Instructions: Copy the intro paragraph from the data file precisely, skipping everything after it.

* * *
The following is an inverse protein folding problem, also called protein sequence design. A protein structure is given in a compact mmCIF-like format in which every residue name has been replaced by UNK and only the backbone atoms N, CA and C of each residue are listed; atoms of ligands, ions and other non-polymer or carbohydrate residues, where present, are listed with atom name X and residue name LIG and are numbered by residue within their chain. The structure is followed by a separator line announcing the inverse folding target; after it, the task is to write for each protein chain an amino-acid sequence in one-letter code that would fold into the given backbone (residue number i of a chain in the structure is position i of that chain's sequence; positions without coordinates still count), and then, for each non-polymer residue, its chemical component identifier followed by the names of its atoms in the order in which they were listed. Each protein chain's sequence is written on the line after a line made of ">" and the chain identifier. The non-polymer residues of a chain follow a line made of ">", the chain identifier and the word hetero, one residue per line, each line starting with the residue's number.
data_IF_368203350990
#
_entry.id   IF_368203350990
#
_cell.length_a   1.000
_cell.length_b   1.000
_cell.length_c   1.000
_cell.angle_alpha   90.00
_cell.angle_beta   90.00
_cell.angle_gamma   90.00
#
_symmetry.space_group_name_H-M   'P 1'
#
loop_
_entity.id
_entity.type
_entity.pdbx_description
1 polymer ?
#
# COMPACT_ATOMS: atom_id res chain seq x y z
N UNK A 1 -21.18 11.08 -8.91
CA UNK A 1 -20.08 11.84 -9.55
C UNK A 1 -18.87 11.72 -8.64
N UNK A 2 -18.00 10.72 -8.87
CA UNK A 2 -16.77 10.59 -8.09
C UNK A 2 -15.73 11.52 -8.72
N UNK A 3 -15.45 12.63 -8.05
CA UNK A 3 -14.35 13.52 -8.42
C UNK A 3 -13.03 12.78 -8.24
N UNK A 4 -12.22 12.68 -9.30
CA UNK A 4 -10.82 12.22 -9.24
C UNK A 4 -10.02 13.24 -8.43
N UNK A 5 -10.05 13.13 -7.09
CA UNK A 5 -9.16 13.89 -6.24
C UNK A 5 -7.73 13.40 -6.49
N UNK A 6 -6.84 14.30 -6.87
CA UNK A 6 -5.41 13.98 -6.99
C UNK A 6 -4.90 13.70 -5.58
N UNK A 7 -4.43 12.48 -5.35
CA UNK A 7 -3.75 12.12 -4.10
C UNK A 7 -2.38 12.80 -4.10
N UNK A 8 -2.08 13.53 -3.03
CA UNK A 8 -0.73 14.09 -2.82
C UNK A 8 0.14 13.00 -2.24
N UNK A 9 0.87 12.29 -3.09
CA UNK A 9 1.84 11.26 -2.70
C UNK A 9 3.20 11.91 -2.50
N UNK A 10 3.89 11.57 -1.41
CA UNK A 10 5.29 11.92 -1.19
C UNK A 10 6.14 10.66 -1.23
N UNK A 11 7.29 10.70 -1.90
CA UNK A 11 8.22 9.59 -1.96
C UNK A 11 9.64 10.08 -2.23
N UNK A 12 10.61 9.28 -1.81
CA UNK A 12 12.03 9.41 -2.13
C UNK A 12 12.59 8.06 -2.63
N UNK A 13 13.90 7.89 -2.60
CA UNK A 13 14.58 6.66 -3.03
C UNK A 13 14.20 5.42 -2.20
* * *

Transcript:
The following is an inverse protein folding problem, also called protein sequence design. A protein structure is given in a compact mmCIF-like format in which every residue name has been replaced by UNK and only the backbone atoms N, CA and C of each residue are listed; atoms of ligands, ions and other non-polymer or carbohydrate residues, where present, are listed with atom name X and residue name LIG and are numbered by residue within their chain. The structure is followed by a separator line announcing the inverse folding target; after it, the task is to write for each protein chain an amino-acid sequence in one-letter code that would fold into the given backbone (residue number i of a chain in the structure is position i of that chain's sequence; positions without coordinates still count), and then, for each non-polymer residue, its chemical component identifier followed by the names of its atoms in the order in which they were listed. Each protein chain's sequence is written on the line after a line made of ">" and the chain identifier. The non-polymer residues of a chain follow a line made of ">", the chain identifier and the word hetero, one residue per line, each line starting with the residue's number.